In the late 1930s the West or Eliot River was the playground of the Charlottetown Yacht Club’s motor boaters. The sailboats had the harbour and the bay with their races and regattas. Powerboat racing had come and gone in the first decade of the century (and would come again with the advent of powerful outboards in the 1950s and 60s) and motorboaters were for the most part more interested in comfort than speed.
On the river itself there was little traffic and still less commerce. The regular trips of the Harland to Westville had ended in 1936 and the motor boat packet service of sorts which extended as far as Bonshaw with boats such as the Derry, Dolphin and the Hazel Ruth came to a halt about the same time because road travel had become more popular. The wharves along the river at Shaws, Westville and further west were seldom used.
Above Dunedin the Bonshaw hills pinched the river which had carved out large “S” bends as it wore its way through the soft sandstone. As the crow flies from Dunedin Bridge to Bonshaw is just over four kilometers but as the river flows it is about double the distance. With banks too steep for cultivation the upper part of the West River retained (and still retains) the appearance of a virgin forest, although the woods have been logged continuously since the early 1800s. A few massive pines and hemlocks on the steepest slopes give a taste of what the shoreline might have looked like in earlier years.
There were a few spots on the inside of the meanders where the ground was flat enough for fields and these had been used by the adventurous from Charlottetown as camping and fishing spots since the time of confederation. While large power cruisers such as Mac Irwin’s Roamer were stopped by the bridge at Bonshaw the head of navigation was a mile or so up-stream at Crosby’s Mill. Just before reaching the mill the steel girder bridge over the river at Green Road made another barrier for larger boats. At high tide this could easily be reached by rowboats or by the outboard powered runabouts.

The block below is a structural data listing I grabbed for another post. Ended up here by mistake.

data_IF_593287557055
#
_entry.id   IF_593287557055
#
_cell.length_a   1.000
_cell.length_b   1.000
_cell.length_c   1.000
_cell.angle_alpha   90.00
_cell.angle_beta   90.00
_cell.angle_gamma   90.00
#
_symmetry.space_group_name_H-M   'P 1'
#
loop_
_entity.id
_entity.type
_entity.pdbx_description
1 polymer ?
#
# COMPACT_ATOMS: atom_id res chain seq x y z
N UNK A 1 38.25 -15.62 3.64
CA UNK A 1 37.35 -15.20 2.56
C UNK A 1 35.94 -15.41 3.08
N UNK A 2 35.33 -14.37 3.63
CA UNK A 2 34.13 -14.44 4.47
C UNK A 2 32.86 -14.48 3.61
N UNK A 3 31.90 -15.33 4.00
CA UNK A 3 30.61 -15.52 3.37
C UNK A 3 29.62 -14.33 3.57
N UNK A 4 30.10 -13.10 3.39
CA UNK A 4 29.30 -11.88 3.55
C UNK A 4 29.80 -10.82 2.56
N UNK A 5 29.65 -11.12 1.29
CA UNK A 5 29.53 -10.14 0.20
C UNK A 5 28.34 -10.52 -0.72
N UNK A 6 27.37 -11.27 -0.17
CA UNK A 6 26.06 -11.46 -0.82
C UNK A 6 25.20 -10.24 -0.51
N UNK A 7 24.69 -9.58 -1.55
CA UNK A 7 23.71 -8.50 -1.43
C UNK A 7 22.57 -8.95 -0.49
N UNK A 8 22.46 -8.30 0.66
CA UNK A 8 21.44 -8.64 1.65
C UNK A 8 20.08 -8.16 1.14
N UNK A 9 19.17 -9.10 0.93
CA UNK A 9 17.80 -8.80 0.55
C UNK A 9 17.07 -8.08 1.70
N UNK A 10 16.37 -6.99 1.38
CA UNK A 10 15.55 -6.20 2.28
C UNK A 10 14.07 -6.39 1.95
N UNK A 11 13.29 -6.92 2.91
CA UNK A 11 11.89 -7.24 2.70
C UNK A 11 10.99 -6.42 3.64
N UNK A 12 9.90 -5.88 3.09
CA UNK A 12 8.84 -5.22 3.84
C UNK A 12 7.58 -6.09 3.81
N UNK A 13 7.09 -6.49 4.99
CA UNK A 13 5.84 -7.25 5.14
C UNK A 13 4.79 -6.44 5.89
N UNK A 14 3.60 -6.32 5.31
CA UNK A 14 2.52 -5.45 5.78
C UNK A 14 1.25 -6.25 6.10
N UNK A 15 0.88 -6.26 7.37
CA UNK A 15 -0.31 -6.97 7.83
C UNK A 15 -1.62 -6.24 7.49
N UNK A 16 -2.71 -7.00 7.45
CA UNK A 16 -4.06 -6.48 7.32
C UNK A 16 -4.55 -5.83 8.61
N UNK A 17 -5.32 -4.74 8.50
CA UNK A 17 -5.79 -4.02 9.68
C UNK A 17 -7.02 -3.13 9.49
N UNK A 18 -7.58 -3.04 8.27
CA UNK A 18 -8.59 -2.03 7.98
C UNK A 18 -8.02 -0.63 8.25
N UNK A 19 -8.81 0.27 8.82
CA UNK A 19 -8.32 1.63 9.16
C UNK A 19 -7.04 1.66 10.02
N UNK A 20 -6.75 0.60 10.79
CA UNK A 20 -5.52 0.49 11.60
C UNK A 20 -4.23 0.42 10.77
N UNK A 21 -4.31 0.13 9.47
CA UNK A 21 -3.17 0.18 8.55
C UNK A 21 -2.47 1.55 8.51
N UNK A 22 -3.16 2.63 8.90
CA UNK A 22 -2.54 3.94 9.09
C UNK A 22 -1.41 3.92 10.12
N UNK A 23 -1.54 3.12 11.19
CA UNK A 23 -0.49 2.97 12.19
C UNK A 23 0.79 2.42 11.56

The Irwin album has a large number of photos featuring one of these runabouts in particular. The Mae West was owned by Charlie and Eileen Bentley, a couple who were among the early members of the Charlottetown Yacht Club. They appear to have been particular friends of Mac Irwin and often accompanied him on his excursions up the West River. Charlie kept the Mae West in immaculate condition. The Irwin albums attest to the fact that within the group there was at least one avid photographer. Although the quality of the photos is not always studio standard there is no mistaking the level of interest. The photos were widely shared and copies of some of them appear in the Fred Small Collection and in the photos which once were displayed in the old Yacht Club building. Some of the latter have been transferred to the Yacht Club collection at the Public Archives and Records Office.
The Bentley family have a large number of photos of the West River activities and I am indebted to Eric Bentley for giving me access to his collection and for supplying identification for a number of the vessels and people.
The selection below represents some of the West River activities documented in the Irwin albums. Click on any image to see the photos as a slide show.